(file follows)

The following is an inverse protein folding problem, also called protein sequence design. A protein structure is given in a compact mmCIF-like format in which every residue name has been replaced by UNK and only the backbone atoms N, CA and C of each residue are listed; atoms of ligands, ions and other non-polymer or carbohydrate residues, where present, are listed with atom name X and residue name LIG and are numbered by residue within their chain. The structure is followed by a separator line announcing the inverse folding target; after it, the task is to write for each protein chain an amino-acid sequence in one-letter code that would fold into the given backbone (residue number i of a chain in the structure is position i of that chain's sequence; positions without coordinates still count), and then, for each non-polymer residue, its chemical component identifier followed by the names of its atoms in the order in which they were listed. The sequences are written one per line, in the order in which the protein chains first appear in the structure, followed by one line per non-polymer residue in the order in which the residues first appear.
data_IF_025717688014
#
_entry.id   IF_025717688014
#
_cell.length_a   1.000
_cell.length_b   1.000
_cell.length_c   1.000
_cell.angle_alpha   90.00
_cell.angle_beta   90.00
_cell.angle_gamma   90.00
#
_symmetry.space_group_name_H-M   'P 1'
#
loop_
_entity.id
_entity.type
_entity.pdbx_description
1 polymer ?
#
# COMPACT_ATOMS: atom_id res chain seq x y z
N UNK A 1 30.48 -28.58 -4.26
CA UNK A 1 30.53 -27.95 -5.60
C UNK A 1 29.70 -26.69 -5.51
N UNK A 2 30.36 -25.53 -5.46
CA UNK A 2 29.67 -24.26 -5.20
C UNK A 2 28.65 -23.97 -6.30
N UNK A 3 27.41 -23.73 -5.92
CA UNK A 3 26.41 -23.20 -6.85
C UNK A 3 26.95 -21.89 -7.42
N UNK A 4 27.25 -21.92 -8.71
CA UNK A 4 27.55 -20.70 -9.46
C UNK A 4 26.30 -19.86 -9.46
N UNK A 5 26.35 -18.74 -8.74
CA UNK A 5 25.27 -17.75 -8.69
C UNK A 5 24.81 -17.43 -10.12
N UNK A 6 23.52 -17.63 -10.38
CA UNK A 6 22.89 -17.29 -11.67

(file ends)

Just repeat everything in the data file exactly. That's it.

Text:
The following is an inverse protein folding problem, also called protein sequence design. A protein structure is given in a compact mmCIF-like format in which every residue name has been replaced by UNK and only the backbone atoms N, CA and C of each residue are listed; atoms of ligands, ions and other non-polymer or carbohydrate residues, where present, are listed with atom name X and residue name LIG and are numbered by residue within their chain. The structure is followed by a separator line announcing the inverse folding target; after it, the task is to write for each protein chain an amino-acid sequence in one-letter code that would fold into the given backbone (residue number i of a chain in the structure is position i of that chain's sequence; positions without coordinates still count), and then, for each non-polymer residue, its chemical component identifier followed by the names of its atoms in the order in which they were listed. The sequences are written one per line, in the order in which the protein chains first appear in the structure, followed by one line per non-polymer residue in the order in which the residues first appear.
data_IF_025717688014
#
_entry.id   IF_025717688014
#
_cell.length_a   1.000
_cell.length_b   1.000
_cell.length_c   1.000
_cell.angle_alpha   90.00
_cell.angle_beta   90.00
_cell.angle_gamma   90.00
#
_symmetry.space_group_name_H-M   'P 1'
#
loop_
_entity.id
_entity.type
_entity.pdbx_description
1 polymer ?
#
# COMPACT_ATOMS: atom_id res chain seq x y z
N UNK A 1 30.48 -28.58 -4.26
CA UNK A 1 30.53 -27.95 -5.60
C UNK A 1 29.70 -26.69 -5.51
N UNK A 2 30.36 -25.53 -5.46
CA UNK A 2 29.67 -24.26 -5.20
C UNK A 2 28.65 -23.97 -6.30
N UNK A 3 27.41 -23.73 -5.92
CA UNK A 3 26.41 -23.20 -6.85
C UNK A 3 26.95 -21.89 -7.42
N UNK A 4 27.25 -21.92 -8.71
CA UNK A 4 27.55 -20.70 -9.46
C UNK A 4 26.30 -19.86 -9.46
N UNK A 5 26.35 -18.74 -8.74
CA UNK A 5 25.27 -17.75 -8.69
C UNK A 5 24.81 -17.43 -10.12
N UNK A 6 23.52 -17.63 -10.38
CA UNK A 6 22.89 -17.29 -11.67